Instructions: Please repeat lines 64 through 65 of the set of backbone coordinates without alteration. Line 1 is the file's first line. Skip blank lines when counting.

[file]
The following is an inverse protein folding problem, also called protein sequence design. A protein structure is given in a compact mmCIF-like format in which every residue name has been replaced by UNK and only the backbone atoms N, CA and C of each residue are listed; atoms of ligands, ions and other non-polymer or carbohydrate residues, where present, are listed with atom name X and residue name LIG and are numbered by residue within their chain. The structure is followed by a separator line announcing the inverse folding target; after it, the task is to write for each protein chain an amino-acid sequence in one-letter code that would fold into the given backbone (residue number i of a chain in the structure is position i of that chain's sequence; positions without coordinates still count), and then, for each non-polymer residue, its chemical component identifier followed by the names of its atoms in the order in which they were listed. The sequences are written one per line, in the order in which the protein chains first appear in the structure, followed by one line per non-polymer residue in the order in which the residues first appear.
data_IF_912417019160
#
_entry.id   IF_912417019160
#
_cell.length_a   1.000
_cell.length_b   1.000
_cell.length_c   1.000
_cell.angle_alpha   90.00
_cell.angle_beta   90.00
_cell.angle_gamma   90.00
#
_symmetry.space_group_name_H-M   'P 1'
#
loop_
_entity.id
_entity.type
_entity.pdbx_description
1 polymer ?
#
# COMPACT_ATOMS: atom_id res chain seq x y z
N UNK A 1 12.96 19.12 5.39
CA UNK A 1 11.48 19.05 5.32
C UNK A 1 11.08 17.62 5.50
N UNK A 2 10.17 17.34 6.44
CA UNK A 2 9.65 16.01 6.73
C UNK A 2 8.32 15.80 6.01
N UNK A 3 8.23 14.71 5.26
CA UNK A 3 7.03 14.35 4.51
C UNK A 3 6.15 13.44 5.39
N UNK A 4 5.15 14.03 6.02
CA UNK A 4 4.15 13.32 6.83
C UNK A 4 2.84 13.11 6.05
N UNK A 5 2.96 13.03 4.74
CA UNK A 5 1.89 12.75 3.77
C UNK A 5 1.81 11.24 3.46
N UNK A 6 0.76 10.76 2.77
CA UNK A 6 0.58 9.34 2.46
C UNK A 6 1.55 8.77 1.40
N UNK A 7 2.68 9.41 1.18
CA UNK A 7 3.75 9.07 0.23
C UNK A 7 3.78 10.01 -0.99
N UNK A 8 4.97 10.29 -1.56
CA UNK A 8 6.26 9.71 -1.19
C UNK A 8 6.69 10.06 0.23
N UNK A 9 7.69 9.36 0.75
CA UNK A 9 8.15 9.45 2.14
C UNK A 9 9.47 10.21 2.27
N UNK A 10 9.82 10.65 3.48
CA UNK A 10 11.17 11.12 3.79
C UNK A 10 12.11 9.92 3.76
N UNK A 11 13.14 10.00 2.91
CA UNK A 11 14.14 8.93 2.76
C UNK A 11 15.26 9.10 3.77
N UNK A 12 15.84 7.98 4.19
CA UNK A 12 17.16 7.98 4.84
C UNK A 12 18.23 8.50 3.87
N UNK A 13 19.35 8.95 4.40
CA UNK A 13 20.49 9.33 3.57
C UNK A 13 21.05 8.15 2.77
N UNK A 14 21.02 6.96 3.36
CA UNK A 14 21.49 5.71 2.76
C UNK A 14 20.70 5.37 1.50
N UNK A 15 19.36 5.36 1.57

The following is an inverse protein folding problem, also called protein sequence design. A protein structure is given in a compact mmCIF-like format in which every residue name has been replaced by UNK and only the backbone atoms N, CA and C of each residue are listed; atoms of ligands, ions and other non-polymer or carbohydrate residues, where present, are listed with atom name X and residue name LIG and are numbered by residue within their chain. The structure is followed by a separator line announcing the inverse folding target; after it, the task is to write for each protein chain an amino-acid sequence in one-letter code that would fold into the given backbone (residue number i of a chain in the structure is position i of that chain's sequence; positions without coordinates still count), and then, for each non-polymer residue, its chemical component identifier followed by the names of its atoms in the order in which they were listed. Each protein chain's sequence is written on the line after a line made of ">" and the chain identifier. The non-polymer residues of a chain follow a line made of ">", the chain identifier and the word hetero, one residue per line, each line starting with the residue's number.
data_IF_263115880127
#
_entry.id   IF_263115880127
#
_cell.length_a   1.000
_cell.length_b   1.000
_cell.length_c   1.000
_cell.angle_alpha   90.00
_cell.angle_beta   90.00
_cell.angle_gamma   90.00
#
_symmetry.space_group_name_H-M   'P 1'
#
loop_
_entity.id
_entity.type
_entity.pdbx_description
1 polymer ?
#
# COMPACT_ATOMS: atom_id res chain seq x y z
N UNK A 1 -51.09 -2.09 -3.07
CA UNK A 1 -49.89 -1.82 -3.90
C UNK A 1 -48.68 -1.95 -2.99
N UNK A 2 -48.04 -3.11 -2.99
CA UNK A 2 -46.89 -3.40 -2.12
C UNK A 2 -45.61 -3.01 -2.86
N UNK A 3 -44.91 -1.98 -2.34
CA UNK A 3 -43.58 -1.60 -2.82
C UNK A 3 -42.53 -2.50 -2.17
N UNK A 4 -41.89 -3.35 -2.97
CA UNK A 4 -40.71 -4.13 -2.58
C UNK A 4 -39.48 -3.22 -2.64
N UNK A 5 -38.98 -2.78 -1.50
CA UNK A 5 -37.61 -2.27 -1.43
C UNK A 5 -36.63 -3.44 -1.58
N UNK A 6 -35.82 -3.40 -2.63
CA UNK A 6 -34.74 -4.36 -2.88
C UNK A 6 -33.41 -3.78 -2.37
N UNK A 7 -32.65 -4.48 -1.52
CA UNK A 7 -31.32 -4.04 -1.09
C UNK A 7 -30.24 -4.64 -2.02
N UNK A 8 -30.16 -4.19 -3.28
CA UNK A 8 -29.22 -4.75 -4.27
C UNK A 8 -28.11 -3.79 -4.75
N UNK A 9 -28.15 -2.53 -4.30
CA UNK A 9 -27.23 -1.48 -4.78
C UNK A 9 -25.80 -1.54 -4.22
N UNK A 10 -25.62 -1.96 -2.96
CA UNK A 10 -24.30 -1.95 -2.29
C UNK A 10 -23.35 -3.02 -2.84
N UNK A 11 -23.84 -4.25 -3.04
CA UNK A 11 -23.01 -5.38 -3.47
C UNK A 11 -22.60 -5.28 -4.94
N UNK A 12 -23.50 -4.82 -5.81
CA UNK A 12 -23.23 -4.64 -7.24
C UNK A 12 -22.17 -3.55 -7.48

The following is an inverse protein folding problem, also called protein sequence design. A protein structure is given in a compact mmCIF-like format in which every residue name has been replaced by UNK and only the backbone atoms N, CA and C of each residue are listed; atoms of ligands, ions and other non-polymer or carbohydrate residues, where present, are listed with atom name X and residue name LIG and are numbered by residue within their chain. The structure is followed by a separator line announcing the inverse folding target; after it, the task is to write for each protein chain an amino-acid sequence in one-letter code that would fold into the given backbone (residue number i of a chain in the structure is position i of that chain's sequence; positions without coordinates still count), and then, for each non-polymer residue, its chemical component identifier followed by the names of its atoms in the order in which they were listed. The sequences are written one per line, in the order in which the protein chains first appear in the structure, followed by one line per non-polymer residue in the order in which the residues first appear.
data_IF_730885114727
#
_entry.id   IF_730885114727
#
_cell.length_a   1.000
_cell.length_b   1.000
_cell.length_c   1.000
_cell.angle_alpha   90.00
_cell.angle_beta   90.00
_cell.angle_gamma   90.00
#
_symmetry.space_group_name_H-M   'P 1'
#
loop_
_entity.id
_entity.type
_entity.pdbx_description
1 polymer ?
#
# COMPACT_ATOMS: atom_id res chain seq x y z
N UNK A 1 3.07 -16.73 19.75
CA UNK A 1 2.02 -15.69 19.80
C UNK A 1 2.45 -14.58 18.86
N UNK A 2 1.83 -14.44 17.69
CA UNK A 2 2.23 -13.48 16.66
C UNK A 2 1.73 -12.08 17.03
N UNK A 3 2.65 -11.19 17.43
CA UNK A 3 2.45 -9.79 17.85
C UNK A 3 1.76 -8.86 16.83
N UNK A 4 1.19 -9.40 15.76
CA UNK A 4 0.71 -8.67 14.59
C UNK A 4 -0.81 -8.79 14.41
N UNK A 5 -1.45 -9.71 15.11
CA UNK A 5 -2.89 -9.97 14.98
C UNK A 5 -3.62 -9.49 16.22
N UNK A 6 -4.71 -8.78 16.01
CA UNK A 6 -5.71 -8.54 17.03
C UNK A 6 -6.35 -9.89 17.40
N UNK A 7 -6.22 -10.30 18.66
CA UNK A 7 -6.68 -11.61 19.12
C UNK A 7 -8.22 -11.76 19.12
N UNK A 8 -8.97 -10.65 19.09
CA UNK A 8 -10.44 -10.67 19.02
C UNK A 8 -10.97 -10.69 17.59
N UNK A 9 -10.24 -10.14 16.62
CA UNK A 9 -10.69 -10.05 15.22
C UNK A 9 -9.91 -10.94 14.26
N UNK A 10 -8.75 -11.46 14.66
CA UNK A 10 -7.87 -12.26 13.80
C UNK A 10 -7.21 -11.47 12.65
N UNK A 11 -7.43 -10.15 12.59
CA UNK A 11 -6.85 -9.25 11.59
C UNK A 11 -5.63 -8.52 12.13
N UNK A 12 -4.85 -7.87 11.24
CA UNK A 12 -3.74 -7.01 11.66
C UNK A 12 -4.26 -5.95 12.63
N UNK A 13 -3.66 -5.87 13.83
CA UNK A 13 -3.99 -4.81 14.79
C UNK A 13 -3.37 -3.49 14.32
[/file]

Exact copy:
N UNK A 15 19.36 5.36 1.57

The following is an inverse protein folding problem, also called protein sequence design. A protein structure is given in a compact mmCIF-like format in which every residue name has been replaced by UNK and only the backbone atoms N, CA and C of each residue are listed; atoms of ligands, ions and other non-polymer or carbohydrate residues, where present, are listed with atom name X and residue name LIG and are numbered by residue within their chain. The structure is followed by a separator line announcing the inverse folding target; after it, the task is to write for each protein chain an amino-acid sequence in one-letter code that would fold into the given backbone (residue number i of a chain in the structure is position i of that chain's sequence; positions without coordinates still count), and then, for each non-polymer residue, its chemical component identifier followed by the names of its atoms in the order in which they were listed. Each protein chain's sequence is written on the line after a line made of ">" and the chain identifier. The non-polymer residues of a chain follow a line made of ">", the chain identifier and the word hetero, one residue per line, each line starting with the residue's number.